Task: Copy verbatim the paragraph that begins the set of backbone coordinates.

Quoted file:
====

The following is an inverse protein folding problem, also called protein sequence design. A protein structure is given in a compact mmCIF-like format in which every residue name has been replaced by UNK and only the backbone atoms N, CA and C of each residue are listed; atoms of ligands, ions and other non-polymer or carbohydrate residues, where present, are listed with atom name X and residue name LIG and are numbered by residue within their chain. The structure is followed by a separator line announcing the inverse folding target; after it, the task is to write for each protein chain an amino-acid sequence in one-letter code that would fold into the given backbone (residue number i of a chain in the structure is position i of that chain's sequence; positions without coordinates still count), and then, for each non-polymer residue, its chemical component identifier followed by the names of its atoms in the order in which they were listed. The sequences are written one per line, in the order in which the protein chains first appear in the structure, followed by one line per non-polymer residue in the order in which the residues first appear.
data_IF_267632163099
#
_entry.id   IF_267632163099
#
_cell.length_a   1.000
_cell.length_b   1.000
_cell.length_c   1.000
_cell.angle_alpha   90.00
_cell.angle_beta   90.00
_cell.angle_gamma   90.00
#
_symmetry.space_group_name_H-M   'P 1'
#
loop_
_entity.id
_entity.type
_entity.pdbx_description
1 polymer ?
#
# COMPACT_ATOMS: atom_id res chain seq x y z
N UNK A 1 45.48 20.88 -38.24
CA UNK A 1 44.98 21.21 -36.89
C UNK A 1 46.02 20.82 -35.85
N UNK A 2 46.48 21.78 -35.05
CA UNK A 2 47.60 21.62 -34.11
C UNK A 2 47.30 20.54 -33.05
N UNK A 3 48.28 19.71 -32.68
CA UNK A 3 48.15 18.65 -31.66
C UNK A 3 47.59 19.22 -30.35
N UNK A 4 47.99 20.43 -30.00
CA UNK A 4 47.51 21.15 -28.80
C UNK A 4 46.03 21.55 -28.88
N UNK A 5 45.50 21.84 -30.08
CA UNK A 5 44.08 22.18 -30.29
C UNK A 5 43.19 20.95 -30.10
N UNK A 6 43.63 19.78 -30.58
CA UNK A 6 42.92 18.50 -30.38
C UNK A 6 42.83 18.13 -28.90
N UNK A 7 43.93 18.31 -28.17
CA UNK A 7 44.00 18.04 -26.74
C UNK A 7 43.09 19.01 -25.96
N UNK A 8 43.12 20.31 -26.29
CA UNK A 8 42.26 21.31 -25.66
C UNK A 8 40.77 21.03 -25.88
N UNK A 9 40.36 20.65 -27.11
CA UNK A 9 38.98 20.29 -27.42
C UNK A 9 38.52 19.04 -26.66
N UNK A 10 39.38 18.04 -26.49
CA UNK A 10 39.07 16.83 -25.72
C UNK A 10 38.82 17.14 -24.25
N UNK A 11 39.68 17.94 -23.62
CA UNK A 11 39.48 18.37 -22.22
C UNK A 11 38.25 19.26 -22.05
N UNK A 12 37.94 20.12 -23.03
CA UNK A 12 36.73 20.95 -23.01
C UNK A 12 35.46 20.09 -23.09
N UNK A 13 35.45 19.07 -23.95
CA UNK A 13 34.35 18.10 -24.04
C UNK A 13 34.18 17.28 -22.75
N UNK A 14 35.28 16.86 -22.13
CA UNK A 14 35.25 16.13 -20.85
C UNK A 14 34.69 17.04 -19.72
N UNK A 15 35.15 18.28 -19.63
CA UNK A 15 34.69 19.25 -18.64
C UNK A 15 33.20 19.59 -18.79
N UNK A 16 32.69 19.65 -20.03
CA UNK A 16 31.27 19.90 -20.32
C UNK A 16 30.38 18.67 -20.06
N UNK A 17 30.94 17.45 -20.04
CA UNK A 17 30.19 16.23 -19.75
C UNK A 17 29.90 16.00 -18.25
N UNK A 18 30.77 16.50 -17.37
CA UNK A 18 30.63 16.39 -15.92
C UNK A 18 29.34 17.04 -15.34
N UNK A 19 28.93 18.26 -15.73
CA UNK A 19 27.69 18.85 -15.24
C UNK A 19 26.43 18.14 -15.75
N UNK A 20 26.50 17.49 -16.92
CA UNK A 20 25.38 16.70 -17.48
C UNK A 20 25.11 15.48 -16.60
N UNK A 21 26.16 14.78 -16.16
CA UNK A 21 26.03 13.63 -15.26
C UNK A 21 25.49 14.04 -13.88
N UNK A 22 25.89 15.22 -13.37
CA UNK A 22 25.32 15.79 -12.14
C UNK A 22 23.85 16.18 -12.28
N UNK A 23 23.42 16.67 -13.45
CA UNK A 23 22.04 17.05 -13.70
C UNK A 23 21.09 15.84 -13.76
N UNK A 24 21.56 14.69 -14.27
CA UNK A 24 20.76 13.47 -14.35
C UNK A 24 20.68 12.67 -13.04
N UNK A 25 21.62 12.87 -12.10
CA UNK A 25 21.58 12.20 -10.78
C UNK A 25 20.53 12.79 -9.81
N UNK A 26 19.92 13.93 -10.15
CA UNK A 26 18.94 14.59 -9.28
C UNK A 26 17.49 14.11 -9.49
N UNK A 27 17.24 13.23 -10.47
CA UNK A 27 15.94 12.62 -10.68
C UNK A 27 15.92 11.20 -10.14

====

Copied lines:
The following is an inverse protein folding problem, also called protein sequence design. A protein structure is given in a compact mmCIF-like format in which every residue name has been replaced by UNK and only the backbone atoms N, CA and C of each residue are listed; atoms of ligands, ions and other non-polymer or carbohydrate residues, where present, are listed with atom name X and residue name LIG and are numbered by residue within their chain. The structure is followed by a separator line announcing the inverse folding target; after it, the task is to write for each protein chain an amino-acid sequence in one-letter code that would fold into the given backbone (residue number i of a chain in the structure is position i of that chain's sequence; positions without coordinates still count), and then, for each non-polymer residue, its chemical component identifier followed by the names of its atoms in the order in which they were listed. The sequences are written one per line, in the order in which the protein chains first appear in the structure, followed by one line per non-polymer residue in the order in which the residues first appear.